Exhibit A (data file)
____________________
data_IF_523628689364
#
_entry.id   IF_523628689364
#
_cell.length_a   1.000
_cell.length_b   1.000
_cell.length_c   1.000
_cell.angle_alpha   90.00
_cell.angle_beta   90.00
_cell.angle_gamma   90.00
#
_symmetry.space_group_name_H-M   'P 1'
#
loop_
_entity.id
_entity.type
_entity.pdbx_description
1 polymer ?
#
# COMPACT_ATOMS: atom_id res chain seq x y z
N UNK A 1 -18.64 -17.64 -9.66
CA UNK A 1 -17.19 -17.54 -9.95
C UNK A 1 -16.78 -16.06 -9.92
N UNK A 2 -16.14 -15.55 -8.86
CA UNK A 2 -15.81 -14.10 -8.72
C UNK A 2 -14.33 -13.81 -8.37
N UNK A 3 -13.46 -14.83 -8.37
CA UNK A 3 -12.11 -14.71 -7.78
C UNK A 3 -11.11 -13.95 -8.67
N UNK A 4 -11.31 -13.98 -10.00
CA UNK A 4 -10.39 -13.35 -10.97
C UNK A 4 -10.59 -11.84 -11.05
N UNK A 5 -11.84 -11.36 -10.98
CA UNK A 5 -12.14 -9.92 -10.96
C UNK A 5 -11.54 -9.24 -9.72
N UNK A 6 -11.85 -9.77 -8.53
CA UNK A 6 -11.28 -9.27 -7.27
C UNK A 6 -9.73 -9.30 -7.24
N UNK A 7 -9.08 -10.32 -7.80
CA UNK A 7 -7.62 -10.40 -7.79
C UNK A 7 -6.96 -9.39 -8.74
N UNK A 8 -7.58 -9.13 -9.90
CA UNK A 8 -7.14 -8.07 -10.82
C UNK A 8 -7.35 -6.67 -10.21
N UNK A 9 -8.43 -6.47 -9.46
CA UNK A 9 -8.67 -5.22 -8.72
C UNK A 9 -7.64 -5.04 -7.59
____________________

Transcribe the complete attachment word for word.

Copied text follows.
data_IF_523628689364
#
_entry.id   IF_523628689364
#
_cell.length_a   1.000
_cell.length_b   1.000
_cell.length_c   1.000
_cell.angle_alpha   90.00
_cell.angle_beta   90.00
_cell.angle_gamma   90.00
#
_symmetry.space_group_name_H-M   'P 1'
#
loop_
_entity.id
_entity.type
_entity.pdbx_description
1 polymer ?
#
# COMPACT_ATOMS: atom_id res chain seq x y z
N UNK A 1 -18.64 -17.64 -9.66
CA UNK A 1 -17.19 -17.54 -9.95
C UNK A 1 -16.78 -16.06 -9.92
N UNK A 2 -16.14 -15.55 -8.86
CA UNK A 2 -15.81 -14.10 -8.72
C UNK A 2 -14.33 -13.81 -8.37
N UNK A 3 -13.46 -14.83 -8.37
CA UNK A 3 -12.11 -14.71 -7.78
C UNK A 3 -11.11 -13.95 -8.67
N UNK A 4 -11.31 -13.98 -10.00
CA UNK A 4 -10.39 -13.35 -10.97
C UNK A 4 -10.59 -11.84 -11.05
N UNK A 5 -11.84 -11.36 -10.98
CA UNK A 5 -12.14 -9.92 -10.96
C UNK A 5 -11.54 -9.24 -9.72
N UNK A 6 -11.85 -9.77 -8.53
CA UNK A 6 -11.28 -9.27 -7.27
C UNK A 6 -9.73 -9.30 -7.24
N UNK A 7 -9.08 -10.32 -7.80
CA UNK A 7 -7.62 -10.40 -7.79
C UNK A 7 -6.96 -9.39 -8.74
N UNK A 8 -7.58 -9.13 -9.90
CA UNK A 8 -7.14 -8.07 -10.82
C UNK A 8 -7.35 -6.67 -10.21
N UNK A 9 -8.43 -6.47 -9.46
CA UNK A 9 -8.67 -5.22 -8.72
C UNK A 9 -7.64 -5.04 -7.59